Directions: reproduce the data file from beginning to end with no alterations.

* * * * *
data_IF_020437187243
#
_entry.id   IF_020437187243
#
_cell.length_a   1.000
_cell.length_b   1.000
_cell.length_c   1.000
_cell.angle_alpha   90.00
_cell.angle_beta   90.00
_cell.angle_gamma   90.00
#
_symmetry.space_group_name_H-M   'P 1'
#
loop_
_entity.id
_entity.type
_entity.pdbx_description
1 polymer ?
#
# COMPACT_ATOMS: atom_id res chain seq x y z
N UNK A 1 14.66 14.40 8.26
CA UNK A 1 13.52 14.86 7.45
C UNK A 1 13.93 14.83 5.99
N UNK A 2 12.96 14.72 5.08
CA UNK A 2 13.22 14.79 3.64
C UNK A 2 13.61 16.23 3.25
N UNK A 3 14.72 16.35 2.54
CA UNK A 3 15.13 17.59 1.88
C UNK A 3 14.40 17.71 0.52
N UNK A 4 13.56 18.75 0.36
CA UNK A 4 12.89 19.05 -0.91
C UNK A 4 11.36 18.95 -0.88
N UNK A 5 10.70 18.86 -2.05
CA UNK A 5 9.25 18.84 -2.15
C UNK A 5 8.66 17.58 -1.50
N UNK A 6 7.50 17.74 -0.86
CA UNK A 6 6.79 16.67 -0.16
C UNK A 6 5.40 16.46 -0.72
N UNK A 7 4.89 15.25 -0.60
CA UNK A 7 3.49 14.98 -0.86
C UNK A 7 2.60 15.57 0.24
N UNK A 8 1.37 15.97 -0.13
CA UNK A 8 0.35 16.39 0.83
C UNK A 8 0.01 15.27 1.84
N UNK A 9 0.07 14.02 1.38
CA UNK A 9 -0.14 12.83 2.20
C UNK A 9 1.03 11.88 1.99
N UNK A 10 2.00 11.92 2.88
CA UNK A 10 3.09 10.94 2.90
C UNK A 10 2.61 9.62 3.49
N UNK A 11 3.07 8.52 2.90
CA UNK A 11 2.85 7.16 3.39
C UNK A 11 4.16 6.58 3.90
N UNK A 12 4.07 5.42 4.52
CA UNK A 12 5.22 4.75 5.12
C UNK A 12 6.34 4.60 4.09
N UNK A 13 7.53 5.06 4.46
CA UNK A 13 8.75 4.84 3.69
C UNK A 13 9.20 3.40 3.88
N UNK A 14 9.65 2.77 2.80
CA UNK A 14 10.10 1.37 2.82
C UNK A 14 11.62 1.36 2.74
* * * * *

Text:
data_IF_020437187243
#
_entry.id   IF_020437187243
#
_cell.length_a   1.000
_cell.length_b   1.000
_cell.length_c   1.000
_cell.angle_alpha   90.00
_cell.angle_beta   90.00
_cell.angle_gamma   90.00
#
_symmetry.space_group_name_H-M   'P 1'
#
loop_
_entity.id
_entity.type
_entity.pdbx_description
1 polymer ?
#
# COMPACT_ATOMS: atom_id res chain seq x y z
N UNK A 1 14.66 14.40 8.26
CA UNK A 1 13.52 14.86 7.45
C UNK A 1 13.93 14.83 5.99
N UNK A 2 12.96 14.72 5.08
CA UNK A 2 13.22 14.79 3.64
C UNK A 2 13.61 16.23 3.25
N UNK A 3 14.72 16.35 2.54
CA UNK A 3 15.13 17.59 1.88
C UNK A 3 14.40 17.71 0.52
N UNK A 4 13.56 18.75 0.36
CA UNK A 4 12.89 19.05 -0.91
C UNK A 4 11.36 18.95 -0.88
N UNK A 5 10.70 18.86 -2.05
CA UNK A 5 9.25 18.84 -2.15
C UNK A 5 8.66 17.58 -1.50
N UNK A 6 7.50 17.74 -0.86
CA UNK A 6 6.79 16.67 -0.16
C UNK A 6 5.40 16.46 -0.72
N UNK A 7 4.89 15.25 -0.60
CA UNK A 7 3.49 14.98 -0.86
C UNK A 7 2.60 15.57 0.24
N UNK A 8 1.37 15.97 -0.13
CA UNK A 8 0.35 16.39 0.83
C UNK A 8 0.01 15.27 1.84
N UNK A 9 0.07 14.02 1.38
CA UNK A 9 -0.14 12.83 2.20
C UNK A 9 1.03 11.88 1.99
N UNK A 10 2.00 11.92 2.88
CA UNK A 10 3.09 10.94 2.90
C UNK A 10 2.61 9.62 3.49
N UNK A 11 3.07 8.52 2.90
CA UNK A 11 2.85 7.16 3.39
C UNK A 11 4.16 6.58 3.90
N UNK A 12 4.07 5.42 4.52
CA UNK A 12 5.22 4.75 5.12
C UNK A 12 6.34 4.60 4.09
N UNK A 13 7.53 5.06 4.46
CA UNK A 13 8.75 4.84 3.69
C UNK A 13 9.20 3.40 3.88
N UNK A 14 9.65 2.77 2.80
CA UNK A 14 10.10 1.37 2.82
C UNK A 14 11.62 1.36 2.74